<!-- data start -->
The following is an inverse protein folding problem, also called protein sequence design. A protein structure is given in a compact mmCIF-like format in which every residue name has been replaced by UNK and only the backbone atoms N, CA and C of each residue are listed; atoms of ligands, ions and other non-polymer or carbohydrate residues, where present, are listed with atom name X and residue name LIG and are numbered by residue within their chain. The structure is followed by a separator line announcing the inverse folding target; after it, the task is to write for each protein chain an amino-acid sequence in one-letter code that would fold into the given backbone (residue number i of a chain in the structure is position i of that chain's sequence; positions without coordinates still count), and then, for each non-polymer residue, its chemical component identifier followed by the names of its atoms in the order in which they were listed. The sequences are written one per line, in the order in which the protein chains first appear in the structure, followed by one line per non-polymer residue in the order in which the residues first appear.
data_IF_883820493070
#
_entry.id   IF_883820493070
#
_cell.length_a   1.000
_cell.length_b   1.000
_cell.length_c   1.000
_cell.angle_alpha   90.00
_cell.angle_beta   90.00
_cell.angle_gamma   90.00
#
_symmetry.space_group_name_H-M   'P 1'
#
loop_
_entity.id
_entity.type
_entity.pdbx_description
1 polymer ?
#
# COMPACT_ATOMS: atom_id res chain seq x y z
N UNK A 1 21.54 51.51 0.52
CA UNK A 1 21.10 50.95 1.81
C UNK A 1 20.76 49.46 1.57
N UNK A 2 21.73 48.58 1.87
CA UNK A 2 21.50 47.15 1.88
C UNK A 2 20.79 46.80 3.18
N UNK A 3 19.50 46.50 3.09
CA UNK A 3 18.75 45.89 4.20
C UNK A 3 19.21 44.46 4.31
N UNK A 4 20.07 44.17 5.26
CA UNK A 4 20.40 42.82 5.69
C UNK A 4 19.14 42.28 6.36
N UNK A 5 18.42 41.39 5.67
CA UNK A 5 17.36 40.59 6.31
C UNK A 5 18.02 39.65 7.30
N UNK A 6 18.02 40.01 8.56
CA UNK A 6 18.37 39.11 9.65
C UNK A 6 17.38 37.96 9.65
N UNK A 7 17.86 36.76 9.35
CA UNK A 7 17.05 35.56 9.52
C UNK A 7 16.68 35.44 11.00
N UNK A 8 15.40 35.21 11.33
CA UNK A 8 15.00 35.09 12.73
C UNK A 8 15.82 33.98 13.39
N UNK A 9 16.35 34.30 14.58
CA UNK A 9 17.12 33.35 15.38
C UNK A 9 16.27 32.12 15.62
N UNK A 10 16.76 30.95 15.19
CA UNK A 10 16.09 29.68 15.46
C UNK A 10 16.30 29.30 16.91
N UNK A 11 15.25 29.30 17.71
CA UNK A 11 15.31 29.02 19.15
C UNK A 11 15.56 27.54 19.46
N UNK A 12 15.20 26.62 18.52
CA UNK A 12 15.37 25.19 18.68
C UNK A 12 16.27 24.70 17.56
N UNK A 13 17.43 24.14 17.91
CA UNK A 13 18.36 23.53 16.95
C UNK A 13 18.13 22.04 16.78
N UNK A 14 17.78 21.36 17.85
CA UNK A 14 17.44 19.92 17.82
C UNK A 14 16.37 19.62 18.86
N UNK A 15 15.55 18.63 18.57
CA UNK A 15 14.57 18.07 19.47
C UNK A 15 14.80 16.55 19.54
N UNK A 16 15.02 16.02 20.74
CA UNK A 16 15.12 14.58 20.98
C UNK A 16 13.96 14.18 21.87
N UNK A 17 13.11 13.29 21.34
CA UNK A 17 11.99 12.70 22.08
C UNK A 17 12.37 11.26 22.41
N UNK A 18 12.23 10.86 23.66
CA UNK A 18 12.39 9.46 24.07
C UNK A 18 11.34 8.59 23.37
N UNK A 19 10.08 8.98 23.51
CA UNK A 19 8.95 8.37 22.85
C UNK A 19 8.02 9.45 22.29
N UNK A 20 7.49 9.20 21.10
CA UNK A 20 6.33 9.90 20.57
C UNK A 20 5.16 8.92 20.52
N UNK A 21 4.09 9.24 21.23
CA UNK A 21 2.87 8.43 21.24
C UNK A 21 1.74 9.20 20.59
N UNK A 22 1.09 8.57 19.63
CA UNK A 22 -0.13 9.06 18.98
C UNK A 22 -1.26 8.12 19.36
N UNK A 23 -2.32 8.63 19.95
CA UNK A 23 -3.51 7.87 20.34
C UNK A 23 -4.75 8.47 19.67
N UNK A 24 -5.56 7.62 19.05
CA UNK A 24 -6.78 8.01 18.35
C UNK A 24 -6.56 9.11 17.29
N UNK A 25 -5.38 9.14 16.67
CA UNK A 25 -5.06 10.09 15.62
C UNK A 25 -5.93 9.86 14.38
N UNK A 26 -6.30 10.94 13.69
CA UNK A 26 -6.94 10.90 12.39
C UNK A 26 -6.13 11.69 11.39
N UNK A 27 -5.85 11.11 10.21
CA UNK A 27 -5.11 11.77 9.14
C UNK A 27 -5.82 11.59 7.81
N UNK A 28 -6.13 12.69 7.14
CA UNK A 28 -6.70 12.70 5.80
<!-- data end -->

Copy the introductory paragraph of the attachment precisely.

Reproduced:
The following is an inverse protein folding problem, also called protein sequence design. A protein structure is given in a compact mmCIF-like format in which every residue name has been replaced by UNK and only the backbone atoms N, CA and C of each residue are listed; atoms of ligands, ions and other non-polymer or carbohydrate residues, where present, are listed with atom name X and residue name LIG and are numbered by residue within their chain. The structure is followed by a separator line announcing the inverse folding target; after it, the task is to write for each protein chain an amino-acid sequence in one-letter code that would fold into the given backbone (residue number i of a chain in the structure is position i of that chain's sequence; positions without coordinates still count), and then, for each non-polymer residue, its chemical component identifier followed by the names of its atoms in the order in which they were listed. The sequences are written one per line, in the order in which the protein chains first appear in the structure, followed by one line per non-polymer residue in the order in which the residues first appear.